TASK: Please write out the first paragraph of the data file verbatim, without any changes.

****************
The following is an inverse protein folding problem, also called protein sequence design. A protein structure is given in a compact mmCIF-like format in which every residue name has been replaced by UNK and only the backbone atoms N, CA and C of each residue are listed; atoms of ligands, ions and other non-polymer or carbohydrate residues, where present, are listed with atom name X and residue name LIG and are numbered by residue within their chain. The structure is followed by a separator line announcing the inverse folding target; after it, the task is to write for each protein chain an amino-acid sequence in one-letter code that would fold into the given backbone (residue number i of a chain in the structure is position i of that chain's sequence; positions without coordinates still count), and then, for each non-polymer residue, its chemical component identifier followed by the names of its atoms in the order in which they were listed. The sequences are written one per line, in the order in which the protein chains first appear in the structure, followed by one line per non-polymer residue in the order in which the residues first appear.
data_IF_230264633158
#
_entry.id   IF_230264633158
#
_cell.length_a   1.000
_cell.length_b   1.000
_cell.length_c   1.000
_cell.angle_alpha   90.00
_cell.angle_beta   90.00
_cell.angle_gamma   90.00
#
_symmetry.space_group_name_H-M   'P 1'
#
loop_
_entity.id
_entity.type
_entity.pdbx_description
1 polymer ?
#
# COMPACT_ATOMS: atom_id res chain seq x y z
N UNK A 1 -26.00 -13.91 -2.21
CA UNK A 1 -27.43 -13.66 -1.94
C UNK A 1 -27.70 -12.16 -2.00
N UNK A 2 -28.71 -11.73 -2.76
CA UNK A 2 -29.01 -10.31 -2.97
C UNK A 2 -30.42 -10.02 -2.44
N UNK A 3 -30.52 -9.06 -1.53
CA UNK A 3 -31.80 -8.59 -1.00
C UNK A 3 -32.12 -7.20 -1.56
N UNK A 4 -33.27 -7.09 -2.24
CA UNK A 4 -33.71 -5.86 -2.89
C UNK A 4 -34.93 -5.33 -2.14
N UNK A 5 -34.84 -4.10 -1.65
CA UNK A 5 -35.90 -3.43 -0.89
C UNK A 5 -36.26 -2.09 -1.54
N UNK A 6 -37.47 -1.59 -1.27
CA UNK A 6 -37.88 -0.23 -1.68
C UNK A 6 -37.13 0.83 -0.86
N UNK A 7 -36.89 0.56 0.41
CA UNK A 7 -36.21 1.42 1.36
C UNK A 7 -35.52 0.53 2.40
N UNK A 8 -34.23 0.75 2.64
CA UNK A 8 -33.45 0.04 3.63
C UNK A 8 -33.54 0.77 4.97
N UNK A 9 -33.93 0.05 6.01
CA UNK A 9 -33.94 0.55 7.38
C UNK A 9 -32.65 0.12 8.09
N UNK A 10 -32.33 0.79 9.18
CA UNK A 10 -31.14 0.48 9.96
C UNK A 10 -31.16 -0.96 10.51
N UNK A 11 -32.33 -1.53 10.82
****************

The following is an inverse protein folding problem, also called protein sequence design. A protein structure is given in a compact mmCIF-like format in which every residue name has been replaced by UNK and only the backbone atoms N, CA and C of each residue are listed; atoms of ligands, ions and other non-polymer or carbohydrate residues, where present, are listed with atom name X and residue name LIG and are numbered by residue within their chain. The structure is followed by a separator line announcing the inverse folding target; after it, the task is to write for each protein chain an amino-acid sequence in one-letter code that would fold into the given backbone (residue number i of a chain in the structure is position i of that chain's sequence; positions without coordinates still count), and then, for each non-polymer residue, its chemical component identifier followed by the names of its atoms in the order in which they were listed. The sequences are written one per line, in the order in which the protein chains first appear in the structure, followed by one line per non-polymer residue in the order in which the residues first appear.